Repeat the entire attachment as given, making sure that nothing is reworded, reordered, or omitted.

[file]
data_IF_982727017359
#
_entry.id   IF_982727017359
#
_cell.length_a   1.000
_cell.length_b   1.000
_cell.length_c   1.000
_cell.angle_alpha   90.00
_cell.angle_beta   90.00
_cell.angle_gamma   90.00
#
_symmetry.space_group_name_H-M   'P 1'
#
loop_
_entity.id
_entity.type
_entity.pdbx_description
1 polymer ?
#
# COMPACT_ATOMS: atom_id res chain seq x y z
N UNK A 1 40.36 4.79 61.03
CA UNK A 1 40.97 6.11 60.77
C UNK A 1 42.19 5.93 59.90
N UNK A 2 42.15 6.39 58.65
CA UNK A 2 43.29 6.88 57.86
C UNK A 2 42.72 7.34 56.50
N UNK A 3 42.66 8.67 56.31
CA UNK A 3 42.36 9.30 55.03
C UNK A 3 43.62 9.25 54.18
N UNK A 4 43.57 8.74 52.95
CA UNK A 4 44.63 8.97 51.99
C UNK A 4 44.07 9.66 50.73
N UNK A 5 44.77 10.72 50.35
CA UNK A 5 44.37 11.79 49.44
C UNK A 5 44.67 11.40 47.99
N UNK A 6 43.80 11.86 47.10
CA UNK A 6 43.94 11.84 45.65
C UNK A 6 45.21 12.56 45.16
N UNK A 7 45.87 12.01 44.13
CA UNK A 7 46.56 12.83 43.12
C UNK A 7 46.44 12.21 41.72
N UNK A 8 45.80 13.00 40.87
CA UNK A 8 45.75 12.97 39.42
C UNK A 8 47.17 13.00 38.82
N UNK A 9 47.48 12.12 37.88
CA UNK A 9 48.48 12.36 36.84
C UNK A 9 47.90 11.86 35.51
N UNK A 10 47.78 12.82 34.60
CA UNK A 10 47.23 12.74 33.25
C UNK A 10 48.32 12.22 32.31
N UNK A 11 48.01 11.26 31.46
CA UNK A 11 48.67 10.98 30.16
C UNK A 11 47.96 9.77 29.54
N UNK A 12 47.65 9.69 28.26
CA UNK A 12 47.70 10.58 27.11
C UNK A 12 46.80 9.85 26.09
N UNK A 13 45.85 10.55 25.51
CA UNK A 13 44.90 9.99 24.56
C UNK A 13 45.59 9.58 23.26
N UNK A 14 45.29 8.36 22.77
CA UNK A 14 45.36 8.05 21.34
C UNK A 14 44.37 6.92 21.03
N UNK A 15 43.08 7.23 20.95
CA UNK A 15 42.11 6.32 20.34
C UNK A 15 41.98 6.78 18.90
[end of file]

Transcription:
data_IF_982727017359
#
_entry.id   IF_982727017359
#
_cell.length_a   1.000
_cell.length_b   1.000
_cell.length_c   1.000
_cell.angle_alpha   90.00
_cell.angle_beta   90.00
_cell.angle_gamma   90.00
#
_symmetry.space_group_name_H-M   'P 1'
#
loop_
_entity.id
_entity.type
_entity.pdbx_description
1 polymer ?
#
# COMPACT_ATOMS: atom_id res chain seq x y z
N UNK A 1 40.36 4.79 61.03
CA UNK A 1 40.97 6.11 60.77
C UNK A 1 42.19 5.93 59.90
N UNK A 2 42.15 6.39 58.65
CA UNK A 2 43.29 6.88 57.86
C UNK A 2 42.72 7.34 56.50
N UNK A 3 42.66 8.67 56.31
CA UNK A 3 42.36 9.30 55.03
C UNK A 3 43.62 9.25 54.18
N UNK A 4 43.57 8.74 52.95
CA UNK A 4 44.63 8.97 51.99
C UNK A 4 44.07 9.66 50.73
N UNK A 5 44.77 10.72 50.35
CA UNK A 5 44.37 11.79 49.44
C UNK A 5 44.67 11.40 47.99
N UNK A 6 43.80 11.86 47.10
CA UNK A 6 43.94 11.84 45.65
C UNK A 6 45.21 12.56 45.16
N UNK A 7 45.87 12.01 44.13
CA UNK A 7 46.56 12.83 43.12
C UNK A 7 46.44 12.21 41.72
N UNK A 8 45.80 13.00 40.87
CA UNK A 8 45.75 12.97 39.42
C UNK A 8 47.17 13.00 38.82
N UNK A 9 47.48 12.12 37.88
CA UNK A 9 48.48 12.36 36.84
C UNK A 9 47.90 11.86 35.51
N UNK A 10 47.78 12.82 34.60
CA UNK A 10 47.23 12.74 33.25
C UNK A 10 48.32 12.22 32.31
N UNK A 11 48.01 11.26 31.46
CA UNK A 11 48.67 10.98 30.16
C UNK A 11 47.96 9.77 29.54
N UNK A 12 47.65 9.69 28.26
CA UNK A 12 47.70 10.58 27.11
C UNK A 12 46.80 9.85 26.09
N UNK A 13 45.85 10.55 25.51
CA UNK A 13 44.90 9.99 24.56
C UNK A 13 45.59 9.58 23.26
N UNK A 14 45.29 8.36 22.77
CA UNK A 14 45.36 8.05 21.34
C UNK A 14 44.37 6.92 21.03
N UNK A 15 43.08 7.23 20.95
CA UNK A 15 42.11 6.32 20.34
C UNK A 15 41.98 6.78 18.90